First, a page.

Step-by-step plan for organisations

1. Analysis of dependencies, risks and opportunities

  • Which climate-related matters does the organisation depend on (raw materials, land, supply chains, technology, people, possessions, etc.)?
  • What climate-related impact (negative and positive) does the organisation create in its production cycle, operations, products and services (emissions, water, waste, biodiversity, ecosystems, materials, people)?
  • Which material risks does the organisation face (transition risks and physical risks)?
  • Which opportunities are there in the field of climate and sustainability for the organisation (positioning, efficiency, cost-saving, future-proofing)?
  • What are the potential financial implications of risk and opportunities (based on scenario analyses and forecasts)?

2. Sustainability strategy

  • How can the organisation anticipate risks and opportunities?
  • What is needed (materials, capital, stakeholders, positioning), and in which timeframe?

3. Monitoring and reporting

Monitoring KPIs and non-financial information to check on environmental performance and on progress of the strategy. This enables timely adjustments and allows you to quickly spot new risks and opportunities.

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Emilio B. Imbriglio
President and Chief Executive Officer | FCPA, FCA, MBA, CFE, ICD.D.

With the federal election campaign in full swing, Canada’s political parties are presenting their campaign promises on what they’ll do if elected.

While public finance isn’t a hot-button election issue, it’s nonetheless crucial to the country’s financial health.

To protect future generations, we must have a plan to balance the federal budget in a short horizon and reduce public debt. Tackling these issues is in everyone’s best interest. Passing on a heavy financial burden to our children would hinder their ability to make choices down the road. We’d be mortgaging their future and, in a sense, their well-being.

Establishing “two budgets” for a clear and predictable budget plan

Given the size of the pandemic debt, Raymond Chabot Grant Thornton believes the government should introduce special budgetary measures aimed specifically at reducing the deficit generated by pandemic-related assistance programs. These special measures should be presented separately from regular budgetary measures. The next federal government must present fiscal measures that are part of a clear and predictable budget plan. To this end, the firm believes that such measures—including some that may be bold, ambitious and in some cases offered on a temporary basis—should serve to give the economy a quick boost and to reduce the deficit and debt resulting from recent government aid programs.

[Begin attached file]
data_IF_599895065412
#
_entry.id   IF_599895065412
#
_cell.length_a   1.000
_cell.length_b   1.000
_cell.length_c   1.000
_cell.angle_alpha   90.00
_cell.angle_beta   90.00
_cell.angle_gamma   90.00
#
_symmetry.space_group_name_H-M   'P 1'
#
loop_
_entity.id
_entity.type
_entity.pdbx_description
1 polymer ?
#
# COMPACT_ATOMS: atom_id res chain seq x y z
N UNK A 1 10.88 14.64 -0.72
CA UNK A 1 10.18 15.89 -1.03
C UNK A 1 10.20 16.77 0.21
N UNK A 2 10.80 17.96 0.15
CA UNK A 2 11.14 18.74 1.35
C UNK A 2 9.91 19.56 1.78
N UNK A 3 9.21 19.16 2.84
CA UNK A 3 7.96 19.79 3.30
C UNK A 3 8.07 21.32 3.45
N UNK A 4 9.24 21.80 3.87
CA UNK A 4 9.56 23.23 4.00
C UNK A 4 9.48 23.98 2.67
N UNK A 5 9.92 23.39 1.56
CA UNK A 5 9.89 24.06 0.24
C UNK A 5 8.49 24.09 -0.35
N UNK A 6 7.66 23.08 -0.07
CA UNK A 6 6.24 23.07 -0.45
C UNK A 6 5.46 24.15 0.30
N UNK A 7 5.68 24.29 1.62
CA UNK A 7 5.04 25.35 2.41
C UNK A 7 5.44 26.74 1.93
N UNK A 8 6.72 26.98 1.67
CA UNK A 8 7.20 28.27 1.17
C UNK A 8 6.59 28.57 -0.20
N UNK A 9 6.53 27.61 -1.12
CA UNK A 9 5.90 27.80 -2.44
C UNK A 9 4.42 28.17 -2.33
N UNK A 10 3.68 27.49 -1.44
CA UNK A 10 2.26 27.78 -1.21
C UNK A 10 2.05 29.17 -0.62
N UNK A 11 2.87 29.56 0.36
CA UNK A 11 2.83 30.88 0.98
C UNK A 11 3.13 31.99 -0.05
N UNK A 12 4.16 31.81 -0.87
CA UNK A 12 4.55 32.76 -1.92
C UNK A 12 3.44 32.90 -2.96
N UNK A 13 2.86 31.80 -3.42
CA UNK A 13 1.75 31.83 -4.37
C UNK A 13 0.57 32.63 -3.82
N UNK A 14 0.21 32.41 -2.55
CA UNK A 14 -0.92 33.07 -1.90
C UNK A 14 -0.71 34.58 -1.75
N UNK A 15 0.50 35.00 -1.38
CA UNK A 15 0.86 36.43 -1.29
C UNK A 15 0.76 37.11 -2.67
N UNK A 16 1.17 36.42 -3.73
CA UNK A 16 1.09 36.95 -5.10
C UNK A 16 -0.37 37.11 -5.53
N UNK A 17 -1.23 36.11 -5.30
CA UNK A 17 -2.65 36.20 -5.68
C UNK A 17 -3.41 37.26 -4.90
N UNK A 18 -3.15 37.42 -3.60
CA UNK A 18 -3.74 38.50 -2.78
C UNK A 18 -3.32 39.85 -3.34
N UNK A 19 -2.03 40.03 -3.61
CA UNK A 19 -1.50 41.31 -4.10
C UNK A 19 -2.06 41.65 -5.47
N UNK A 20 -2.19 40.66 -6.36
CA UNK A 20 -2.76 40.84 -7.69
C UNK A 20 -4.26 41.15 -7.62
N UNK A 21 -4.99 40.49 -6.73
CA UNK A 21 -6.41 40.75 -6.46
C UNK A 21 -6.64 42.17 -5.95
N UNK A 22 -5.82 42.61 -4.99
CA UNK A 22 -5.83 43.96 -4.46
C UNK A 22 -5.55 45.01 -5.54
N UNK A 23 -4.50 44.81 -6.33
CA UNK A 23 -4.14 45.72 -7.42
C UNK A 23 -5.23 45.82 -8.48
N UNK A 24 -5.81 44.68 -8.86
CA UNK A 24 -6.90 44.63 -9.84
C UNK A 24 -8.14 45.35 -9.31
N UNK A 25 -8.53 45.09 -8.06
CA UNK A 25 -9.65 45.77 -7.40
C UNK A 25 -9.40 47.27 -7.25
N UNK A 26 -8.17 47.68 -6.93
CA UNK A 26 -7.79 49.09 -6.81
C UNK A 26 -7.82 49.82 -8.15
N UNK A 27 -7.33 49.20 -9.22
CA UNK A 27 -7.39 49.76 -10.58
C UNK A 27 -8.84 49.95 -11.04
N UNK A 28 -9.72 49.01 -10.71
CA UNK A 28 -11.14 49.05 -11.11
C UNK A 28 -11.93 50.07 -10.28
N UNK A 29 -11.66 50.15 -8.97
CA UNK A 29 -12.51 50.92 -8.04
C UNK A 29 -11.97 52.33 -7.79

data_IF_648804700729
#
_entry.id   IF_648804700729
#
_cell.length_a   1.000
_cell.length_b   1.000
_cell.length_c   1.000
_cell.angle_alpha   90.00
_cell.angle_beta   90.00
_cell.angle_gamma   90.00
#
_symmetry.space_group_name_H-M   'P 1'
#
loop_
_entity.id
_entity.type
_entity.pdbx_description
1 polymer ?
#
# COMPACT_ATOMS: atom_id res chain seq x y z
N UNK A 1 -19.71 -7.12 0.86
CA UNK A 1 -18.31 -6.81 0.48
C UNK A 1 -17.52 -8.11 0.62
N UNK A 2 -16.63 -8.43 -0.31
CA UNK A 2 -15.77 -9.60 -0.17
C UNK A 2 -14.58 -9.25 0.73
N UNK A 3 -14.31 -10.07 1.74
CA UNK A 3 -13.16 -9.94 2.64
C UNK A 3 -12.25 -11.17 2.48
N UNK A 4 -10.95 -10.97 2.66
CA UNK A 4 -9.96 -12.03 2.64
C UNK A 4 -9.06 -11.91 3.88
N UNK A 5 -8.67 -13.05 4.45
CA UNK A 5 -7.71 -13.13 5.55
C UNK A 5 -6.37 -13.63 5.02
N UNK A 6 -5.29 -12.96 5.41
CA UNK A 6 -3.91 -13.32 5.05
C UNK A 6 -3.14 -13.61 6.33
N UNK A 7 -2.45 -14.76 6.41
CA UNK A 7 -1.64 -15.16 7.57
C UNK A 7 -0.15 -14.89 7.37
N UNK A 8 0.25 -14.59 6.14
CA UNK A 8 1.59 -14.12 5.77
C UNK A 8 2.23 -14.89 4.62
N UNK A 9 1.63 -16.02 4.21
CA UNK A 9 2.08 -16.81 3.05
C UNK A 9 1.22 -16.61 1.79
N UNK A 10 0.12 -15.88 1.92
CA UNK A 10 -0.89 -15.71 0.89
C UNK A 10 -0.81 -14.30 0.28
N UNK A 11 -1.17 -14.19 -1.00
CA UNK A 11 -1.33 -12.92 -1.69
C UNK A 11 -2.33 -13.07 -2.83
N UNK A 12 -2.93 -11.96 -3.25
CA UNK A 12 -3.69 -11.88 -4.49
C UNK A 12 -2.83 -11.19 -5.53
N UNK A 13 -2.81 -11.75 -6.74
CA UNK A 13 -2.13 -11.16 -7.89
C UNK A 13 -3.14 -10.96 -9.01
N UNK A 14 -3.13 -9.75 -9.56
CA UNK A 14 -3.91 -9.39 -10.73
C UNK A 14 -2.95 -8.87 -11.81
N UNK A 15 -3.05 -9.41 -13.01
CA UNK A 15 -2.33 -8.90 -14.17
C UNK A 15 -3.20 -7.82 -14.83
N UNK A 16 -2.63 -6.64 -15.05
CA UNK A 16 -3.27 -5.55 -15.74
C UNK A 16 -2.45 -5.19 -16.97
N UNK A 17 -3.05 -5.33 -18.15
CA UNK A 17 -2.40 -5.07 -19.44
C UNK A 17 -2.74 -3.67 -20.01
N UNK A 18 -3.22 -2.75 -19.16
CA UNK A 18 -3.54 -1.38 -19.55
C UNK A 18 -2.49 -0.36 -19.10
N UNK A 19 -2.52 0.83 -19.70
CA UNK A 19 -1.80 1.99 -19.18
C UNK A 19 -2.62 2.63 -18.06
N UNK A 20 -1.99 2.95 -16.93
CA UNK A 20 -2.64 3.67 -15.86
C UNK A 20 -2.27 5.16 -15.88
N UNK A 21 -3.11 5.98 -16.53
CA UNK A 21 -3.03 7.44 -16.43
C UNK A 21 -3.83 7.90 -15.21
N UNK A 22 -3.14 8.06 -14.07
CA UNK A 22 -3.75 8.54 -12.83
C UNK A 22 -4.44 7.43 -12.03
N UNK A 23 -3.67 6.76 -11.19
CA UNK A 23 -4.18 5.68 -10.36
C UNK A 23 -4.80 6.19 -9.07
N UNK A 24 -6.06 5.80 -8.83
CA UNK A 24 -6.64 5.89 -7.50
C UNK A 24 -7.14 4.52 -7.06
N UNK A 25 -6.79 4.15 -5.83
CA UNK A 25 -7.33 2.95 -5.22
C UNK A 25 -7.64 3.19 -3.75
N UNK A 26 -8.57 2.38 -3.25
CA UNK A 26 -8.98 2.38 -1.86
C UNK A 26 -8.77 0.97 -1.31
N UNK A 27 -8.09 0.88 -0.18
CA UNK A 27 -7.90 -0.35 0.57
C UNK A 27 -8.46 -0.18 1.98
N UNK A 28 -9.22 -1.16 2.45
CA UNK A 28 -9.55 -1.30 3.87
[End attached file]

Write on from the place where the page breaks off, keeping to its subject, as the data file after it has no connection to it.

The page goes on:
This is why the firm believes new measures should be defined under two fiscal frameworks. More concretely, the next budget plan should be split into two parts that are considered separate “budgets.” An exceptional situation called for exceptional measures with equally exceptional budgets. The first fiscal framework would address the extraordinary deficit and pandemic-specific debt generated since March 2020 and the various measures that will generate the wealth necessary to reduce this deficit over time, while the second fiscal framework would address the regular service needs of taxpayers, including businesses, that would be typical in normal circumstances, as it was prior to the pandemic.

Even before the pandemic, when the conditions were right for generating surpluses—particularly with full employment—the government’s coffers posted a $14 billion deficit at March 31, 2019, and a $39.4 billion deficit at March 31, 2020.

Following historic annual deficits of $334.7 billion (projected at March 31, 2021) and $138.2 billion or greater the following fiscal year, the Office of the Parliamentary Budget Officer projects the deficit to reach $24.6 billion by March 2026. The total federal debt already stood at $721.4 billion for fiscal 2019–20. It’s expected to hit $1.19 trillion by the end of the current fiscal year and $1.32 trillion in March 2026. Considering the magnitude of these numbers, we must act quickly and get our fiscal house in order with a long-term plan. The devil is in the details!

Without a doubt, aggressive economic intervention was—and still is—necessary to help us get through the pandemic. The crisis would have been far more devastating if nothing had been done. Canada’s next government must continue to support the country’s economic recovery by providing assistance to the most vulnerable populations and to businesses in the industries hit hardest by the pandemic. Going forward, we need more sector-specific measures.

For example, the environment is a critical issue in this election. Environmental protection is important to people of all ages, as well as organizations and a wide range of actors. It’s even more important for the future of our planet and the well-being of upcoming generations. Public finance should be considered a similar priority, as it creates the financial means to implement concrete environmental protection measures.

Reducing the pandemic debt without raising taxes: a smart solution